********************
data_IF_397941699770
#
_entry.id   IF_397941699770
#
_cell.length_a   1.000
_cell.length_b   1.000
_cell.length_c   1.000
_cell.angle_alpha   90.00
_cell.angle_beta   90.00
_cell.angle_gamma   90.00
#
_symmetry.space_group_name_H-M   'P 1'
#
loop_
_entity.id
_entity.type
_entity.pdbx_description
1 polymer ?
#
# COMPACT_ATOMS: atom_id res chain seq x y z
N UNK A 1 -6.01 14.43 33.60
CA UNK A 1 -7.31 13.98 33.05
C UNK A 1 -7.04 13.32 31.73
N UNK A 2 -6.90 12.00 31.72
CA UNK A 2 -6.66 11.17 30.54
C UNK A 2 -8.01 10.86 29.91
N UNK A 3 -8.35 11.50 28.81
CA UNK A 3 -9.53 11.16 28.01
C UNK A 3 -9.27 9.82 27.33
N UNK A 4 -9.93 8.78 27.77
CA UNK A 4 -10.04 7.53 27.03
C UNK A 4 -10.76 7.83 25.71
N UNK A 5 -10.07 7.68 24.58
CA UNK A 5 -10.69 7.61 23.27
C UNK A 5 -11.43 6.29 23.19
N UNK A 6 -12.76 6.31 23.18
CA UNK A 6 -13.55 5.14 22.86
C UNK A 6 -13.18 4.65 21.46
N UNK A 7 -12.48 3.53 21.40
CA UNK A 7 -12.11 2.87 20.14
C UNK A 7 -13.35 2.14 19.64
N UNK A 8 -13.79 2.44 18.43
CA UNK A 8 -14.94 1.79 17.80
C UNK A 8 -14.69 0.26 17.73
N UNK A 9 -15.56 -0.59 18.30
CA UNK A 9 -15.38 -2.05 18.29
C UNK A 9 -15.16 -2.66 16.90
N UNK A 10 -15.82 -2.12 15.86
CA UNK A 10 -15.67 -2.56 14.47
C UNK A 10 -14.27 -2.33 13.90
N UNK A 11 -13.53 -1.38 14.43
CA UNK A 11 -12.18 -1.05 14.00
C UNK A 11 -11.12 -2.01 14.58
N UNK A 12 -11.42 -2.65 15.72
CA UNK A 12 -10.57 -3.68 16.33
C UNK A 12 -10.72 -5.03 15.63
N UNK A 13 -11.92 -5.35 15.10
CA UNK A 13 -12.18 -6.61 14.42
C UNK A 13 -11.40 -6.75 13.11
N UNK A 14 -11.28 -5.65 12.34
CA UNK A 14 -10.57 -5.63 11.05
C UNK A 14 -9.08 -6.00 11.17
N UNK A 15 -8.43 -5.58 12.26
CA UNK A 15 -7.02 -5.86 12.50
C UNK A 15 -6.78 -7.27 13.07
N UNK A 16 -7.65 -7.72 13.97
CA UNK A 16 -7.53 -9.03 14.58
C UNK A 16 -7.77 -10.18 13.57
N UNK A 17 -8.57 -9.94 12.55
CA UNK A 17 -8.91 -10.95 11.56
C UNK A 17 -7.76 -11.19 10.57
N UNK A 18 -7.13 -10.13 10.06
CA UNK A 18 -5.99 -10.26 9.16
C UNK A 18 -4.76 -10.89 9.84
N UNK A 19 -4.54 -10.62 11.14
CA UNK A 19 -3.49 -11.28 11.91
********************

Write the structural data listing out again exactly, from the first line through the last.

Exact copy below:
data_IF_397941699770
#
_entry.id   IF_397941699770
#
_cell.length_a   1.000
_cell.length_b   1.000
_cell.length_c   1.000
_cell.angle_alpha   90.00
_cell.angle_beta   90.00
_cell.angle_gamma   90.00
#
_symmetry.space_group_name_H-M   'P 1'
#
loop_
_entity.id
_entity.type
_entity.pdbx_description
1 polymer ?
#
# COMPACT_ATOMS: atom_id res chain seq x y z
N UNK A 1 -6.01 14.43 33.60
CA UNK A 1 -7.31 13.98 33.05
C UNK A 1 -7.04 13.32 31.73
N UNK A 2 -6.90 12.00 31.72
CA UNK A 2 -6.66 11.17 30.54
C UNK A 2 -8.01 10.86 29.91
N UNK A 3 -8.35 11.50 28.81
CA UNK A 3 -9.53 11.16 28.01
C UNK A 3 -9.27 9.82 27.33
N UNK A 4 -9.93 8.78 27.77
CA UNK A 4 -10.04 7.53 27.03
C UNK A 4 -10.76 7.83 25.71
N UNK A 5 -10.07 7.68 24.58
CA UNK A 5 -10.69 7.61 23.27
C UNK A 5 -11.43 6.29 23.19
N UNK A 6 -12.76 6.31 23.18
CA UNK A 6 -13.55 5.14 22.86
C UNK A 6 -13.18 4.65 21.46
N UNK A 7 -12.48 3.53 21.40
CA UNK A 7 -12.11 2.87 20.14
C UNK A 7 -13.35 2.14 19.64
N UNK A 8 -13.79 2.44 18.43
CA UNK A 8 -14.94 1.79 17.80
C UNK A 8 -14.69 0.26 17.73
N UNK A 9 -15.56 -0.59 18.30
CA UNK A 9 -15.38 -2.05 18.29
C UNK A 9 -15.16 -2.66 16.90
N UNK A 10 -15.82 -2.12 15.86
CA UNK A 10 -15.67 -2.56 14.47
C UNK A 10 -14.27 -2.33 13.90
N UNK A 11 -13.53 -1.38 14.43
CA UNK A 11 -12.18 -1.05 14.00
C UNK A 11 -11.12 -2.01 14.58
N UNK A 12 -11.42 -2.65 15.72
CA UNK A 12 -10.57 -3.68 16.33
C UNK A 12 -10.72 -5.03 15.63
N UNK A 13 -11.92 -5.35 15.10
CA UNK A 13 -12.18 -6.61 14.42
C UNK A 13 -11.40 -6.75 13.11
N UNK A 14 -11.28 -5.65 12.34
CA UNK A 14 -10.57 -5.63 11.05
C UNK A 14 -9.08 -6.00 11.17
N UNK A 15 -8.43 -5.58 12.26
CA UNK A 15 -7.02 -5.86 12.50
C UNK A 15 -6.78 -7.27 13.07
N UNK A 16 -7.65 -7.72 13.97
CA UNK A 16 -7.53 -9.03 14.58
C UNK A 16 -7.77 -10.18 13.57
N UNK A 17 -8.57 -9.94 12.55
CA UNK A 17 -8.91 -10.95 11.56
C UNK A 17 -7.76 -11.19 10.57
N UNK A 18 -7.13 -10.13 10.06
CA UNK A 18 -5.99 -10.26 9.16
C UNK A 18 -4.76 -10.89 9.84
N UNK A 19 -4.54 -10.62 11.14
CA UNK A 19 -3.49 -11.28 11.91